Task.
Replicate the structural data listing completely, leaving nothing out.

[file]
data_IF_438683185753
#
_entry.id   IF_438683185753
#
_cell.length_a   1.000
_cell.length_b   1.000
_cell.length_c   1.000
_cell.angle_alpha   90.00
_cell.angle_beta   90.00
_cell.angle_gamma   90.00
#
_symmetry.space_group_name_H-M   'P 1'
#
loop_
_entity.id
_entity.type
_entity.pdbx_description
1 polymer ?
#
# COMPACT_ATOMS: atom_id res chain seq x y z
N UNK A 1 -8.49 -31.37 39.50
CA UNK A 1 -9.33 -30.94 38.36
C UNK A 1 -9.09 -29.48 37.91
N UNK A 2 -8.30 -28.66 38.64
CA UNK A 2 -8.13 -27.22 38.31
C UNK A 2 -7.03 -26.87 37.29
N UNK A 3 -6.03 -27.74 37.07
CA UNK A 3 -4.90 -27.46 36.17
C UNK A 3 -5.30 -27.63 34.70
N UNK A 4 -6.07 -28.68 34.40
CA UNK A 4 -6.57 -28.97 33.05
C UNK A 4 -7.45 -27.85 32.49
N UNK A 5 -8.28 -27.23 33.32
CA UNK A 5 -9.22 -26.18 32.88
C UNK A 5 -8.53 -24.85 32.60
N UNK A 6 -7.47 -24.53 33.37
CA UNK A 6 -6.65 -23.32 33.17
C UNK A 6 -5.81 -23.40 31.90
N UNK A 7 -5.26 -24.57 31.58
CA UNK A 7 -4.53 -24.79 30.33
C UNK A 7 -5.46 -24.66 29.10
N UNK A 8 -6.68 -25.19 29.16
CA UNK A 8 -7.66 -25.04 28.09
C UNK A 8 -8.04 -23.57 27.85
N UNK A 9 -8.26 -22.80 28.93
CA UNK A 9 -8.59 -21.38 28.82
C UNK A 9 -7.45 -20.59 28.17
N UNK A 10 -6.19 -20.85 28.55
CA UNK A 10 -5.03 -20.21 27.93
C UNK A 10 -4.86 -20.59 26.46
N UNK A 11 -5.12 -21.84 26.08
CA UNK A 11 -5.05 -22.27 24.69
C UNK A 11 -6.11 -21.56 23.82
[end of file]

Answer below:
data_IF_438683185753
#
_entry.id   IF_438683185753
#
_cell.length_a   1.000
_cell.length_b   1.000
_cell.length_c   1.000
_cell.angle_alpha   90.00
_cell.angle_beta   90.00
_cell.angle_gamma   90.00
#
_symmetry.space_group_name_H-M   'P 1'
#
loop_
_entity.id
_entity.type
_entity.pdbx_description
1 polymer ?
#
# COMPACT_ATOMS: atom_id res chain seq x y z
N UNK A 1 -8.49 -31.37 39.50
CA UNK A 1 -9.33 -30.94 38.36
C UNK A 1 -9.09 -29.48 37.91
N UNK A 2 -8.30 -28.66 38.64
CA UNK A 2 -8.13 -27.22 38.31
C UNK A 2 -7.03 -26.87 37.29
N UNK A 3 -6.03 -27.74 37.07
CA UNK A 3 -4.90 -27.46 36.17
C UNK A 3 -5.30 -27.63 34.70
N UNK A 4 -6.07 -28.68 34.40
CA UNK A 4 -6.57 -28.97 33.05
C UNK A 4 -7.45 -27.85 32.49
N UNK A 5 -8.28 -27.23 33.32
CA UNK A 5 -9.22 -26.18 32.88
C UNK A 5 -8.53 -24.85 32.60
N UNK A 6 -7.47 -24.53 33.37
CA UNK A 6 -6.65 -23.32 33.17
C UNK A 6 -5.81 -23.40 31.90
N UNK A 7 -5.26 -24.57 31.58
CA UNK A 7 -4.53 -24.79 30.33
C UNK A 7 -5.46 -24.66 29.10
N UNK A 8 -6.68 -25.19 29.16
CA UNK A 8 -7.66 -25.04 28.09
C UNK A 8 -8.04 -23.57 27.85
N UNK A 9 -8.26 -22.80 28.93
CA UNK A 9 -8.59 -21.38 28.82
C UNK A 9 -7.45 -20.59 28.17
N UNK A 10 -6.19 -20.85 28.55
CA UNK A 10 -5.03 -20.21 27.93
C UNK A 10 -4.86 -20.59 26.46
N UNK A 11 -5.12 -21.84 26.08
CA UNK A 11 -5.05 -22.27 24.69
C UNK A 11 -6.11 -21.56 23.82